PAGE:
Take These 4 Steps Before Opening a 529 Plan

Reyna Gobel

Jeff Howkins remembers lying awake at night worrying about how he and his wife were going to send their children to college--before they had any.

Howkins, president of Sallie Mae's Upromise Investments, Inc., says he learned he didn't have to "eat the elephant in one bite." The Howkins' bought a $1,000 zero coupon bond, where interest accrues but is not paid out for years. By the time the Howkinses were ready to use it, the value of their investment grew to $15,000.

[Get more tips on how to pay for college.]

Howkins says buying the bond made him and his wife feel like he did something toward paying for college for their kids. "Parents worry about not saving enough and become discouraged," he says. But Howkins says saving for college doesn't involve writing and following a 20-page comprehensive report. Instead, he says, small actions create big results.

One such action might be to set up a 529 college savings plan. Follow these four steps to find time and money to start and fund a 529 plan:

1. Start a 529 plan piggy bank: Named for the section of the Internal Revenue Code under which they were created, 529 plans are college savings accounts that allow money to accumulate and be withdrawn tax free when used for education-related expenses. "Some 529 plans, such as the Utah Education Savings Plan, have no minimum dollar requirements," says Lynne Ward, UESP executive director. "Families can save as little or as much as they want." Parents who pay cash for all their purchases can save the change and, whenever their piggy bank fills up, deposit the money into their checking account so it can then be transferred into a 529 plan.

The same strategy can be applied to debit card purchases by rounding all debit card transactions to the nearest dollar each week and then transferring the difference into a 529. Saving $5 per week adds up to $260 per year. Over 10 years, parents or grandparents save $2,600 before any return on investments. If you earned a 4 percent return, you'd earn close to another $650.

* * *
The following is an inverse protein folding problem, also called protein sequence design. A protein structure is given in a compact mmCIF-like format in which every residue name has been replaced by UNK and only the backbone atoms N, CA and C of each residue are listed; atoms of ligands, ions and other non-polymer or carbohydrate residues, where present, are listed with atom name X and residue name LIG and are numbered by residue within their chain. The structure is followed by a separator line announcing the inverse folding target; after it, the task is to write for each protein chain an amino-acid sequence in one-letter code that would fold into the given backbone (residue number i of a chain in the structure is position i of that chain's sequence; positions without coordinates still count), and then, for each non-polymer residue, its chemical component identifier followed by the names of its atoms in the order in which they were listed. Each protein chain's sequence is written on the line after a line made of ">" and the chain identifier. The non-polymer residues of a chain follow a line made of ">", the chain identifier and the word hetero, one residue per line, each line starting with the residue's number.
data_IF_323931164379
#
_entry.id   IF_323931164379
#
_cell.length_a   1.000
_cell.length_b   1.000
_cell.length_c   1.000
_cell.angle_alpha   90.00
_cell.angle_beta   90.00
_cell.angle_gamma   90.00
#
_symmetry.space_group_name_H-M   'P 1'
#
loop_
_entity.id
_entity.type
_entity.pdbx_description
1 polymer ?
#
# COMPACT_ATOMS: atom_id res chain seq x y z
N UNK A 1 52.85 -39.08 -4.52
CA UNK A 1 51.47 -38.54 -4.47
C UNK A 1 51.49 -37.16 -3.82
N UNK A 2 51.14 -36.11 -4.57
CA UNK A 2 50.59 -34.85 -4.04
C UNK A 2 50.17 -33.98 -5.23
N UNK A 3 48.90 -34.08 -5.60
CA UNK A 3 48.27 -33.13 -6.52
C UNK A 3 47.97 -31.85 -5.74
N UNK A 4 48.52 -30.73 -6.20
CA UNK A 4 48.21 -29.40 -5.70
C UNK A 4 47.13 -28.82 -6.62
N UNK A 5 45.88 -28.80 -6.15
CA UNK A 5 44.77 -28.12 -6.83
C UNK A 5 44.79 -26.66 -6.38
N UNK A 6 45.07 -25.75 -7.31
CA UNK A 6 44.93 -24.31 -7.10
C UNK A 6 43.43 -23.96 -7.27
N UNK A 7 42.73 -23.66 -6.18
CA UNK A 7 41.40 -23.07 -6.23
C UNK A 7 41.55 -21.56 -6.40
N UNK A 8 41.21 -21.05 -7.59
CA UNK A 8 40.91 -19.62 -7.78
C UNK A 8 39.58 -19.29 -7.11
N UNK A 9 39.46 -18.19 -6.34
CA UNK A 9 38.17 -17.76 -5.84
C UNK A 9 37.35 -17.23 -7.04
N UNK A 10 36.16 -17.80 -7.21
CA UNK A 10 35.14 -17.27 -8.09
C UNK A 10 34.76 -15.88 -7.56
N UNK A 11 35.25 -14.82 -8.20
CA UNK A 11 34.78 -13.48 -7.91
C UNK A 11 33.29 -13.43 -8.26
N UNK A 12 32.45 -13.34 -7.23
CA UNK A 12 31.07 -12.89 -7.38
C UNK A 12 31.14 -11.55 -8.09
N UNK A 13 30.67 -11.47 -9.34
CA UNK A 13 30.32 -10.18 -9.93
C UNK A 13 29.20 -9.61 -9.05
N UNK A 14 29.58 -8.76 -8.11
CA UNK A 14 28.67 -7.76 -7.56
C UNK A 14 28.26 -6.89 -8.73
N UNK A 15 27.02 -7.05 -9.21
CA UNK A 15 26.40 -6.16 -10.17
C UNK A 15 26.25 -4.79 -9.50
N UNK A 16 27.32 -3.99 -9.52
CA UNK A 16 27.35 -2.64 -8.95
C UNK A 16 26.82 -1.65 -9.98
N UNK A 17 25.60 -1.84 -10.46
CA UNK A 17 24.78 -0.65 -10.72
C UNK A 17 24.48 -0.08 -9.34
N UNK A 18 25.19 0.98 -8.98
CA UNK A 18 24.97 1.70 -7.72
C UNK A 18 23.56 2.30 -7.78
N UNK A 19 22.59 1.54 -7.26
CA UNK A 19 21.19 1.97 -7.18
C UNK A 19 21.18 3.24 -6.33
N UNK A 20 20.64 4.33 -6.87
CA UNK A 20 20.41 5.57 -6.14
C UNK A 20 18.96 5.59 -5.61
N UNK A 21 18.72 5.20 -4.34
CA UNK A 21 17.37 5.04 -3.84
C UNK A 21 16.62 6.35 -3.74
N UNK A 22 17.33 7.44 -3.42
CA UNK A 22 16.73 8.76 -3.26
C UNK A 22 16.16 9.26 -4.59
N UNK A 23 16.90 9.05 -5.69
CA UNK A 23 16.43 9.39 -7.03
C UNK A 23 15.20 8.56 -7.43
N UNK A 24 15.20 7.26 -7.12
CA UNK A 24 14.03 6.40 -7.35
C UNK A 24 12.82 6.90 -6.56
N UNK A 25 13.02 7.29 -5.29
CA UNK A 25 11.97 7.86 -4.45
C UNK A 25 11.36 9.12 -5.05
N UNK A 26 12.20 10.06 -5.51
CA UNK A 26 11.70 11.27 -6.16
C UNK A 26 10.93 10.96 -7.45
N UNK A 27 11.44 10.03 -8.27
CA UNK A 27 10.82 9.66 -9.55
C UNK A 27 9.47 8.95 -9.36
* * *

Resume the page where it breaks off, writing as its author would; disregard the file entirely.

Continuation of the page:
2. Pick an uncomplicated 529 plan: If you're limited on time, try not to pick a plan with myriad investment choices. According to Ward, some plans have 20 to 40 investment options. Look for a 529 plan that has investment options that fit your needs. "Age-based investment options are great for account owners who don't want to self-manage their account funds," says Ward.

[Compare 529 plans and Roth IRAs.]

3. Save systematically and within your budget: Setting an automatic monthly deposit into a 529 plan is an easy way for parents to remember to save, experts say. However, it's important to note that what savers can afford one month may not be feasible the next month. According to experts, parents should pick an amount they can afford in the month where their electric bill is at its highest, or when sales are the lowest if working on commission. Sending in extra cash when available is always an option.

4. Take advantage of free money from your state: "Check with your home state's plan first to see if any incentives are available," says Laura Lutton, author of Morningstar's "2011 529 College Savings Plans Research Paper and Industry Survey."

"Some states allow you to apply those tax benefits to any plan in the country, but often you lose your state's benefits if you go elsewhere." Based on information from her report, state benefits can total more than $1,000 in a year.

Reyna Gobel, frequently quoted as an expert on student loans and college costs, is the author of "Graduation Debt: How To Manage Student Loans And Live Your Life" and "How Smart Students Pay for School: The Best Way to Save for College, Get the Right Loans, and Repay Debt." She has appeared on PBS's Nightly Business Report and speaks regularly at CollegeWeekLive.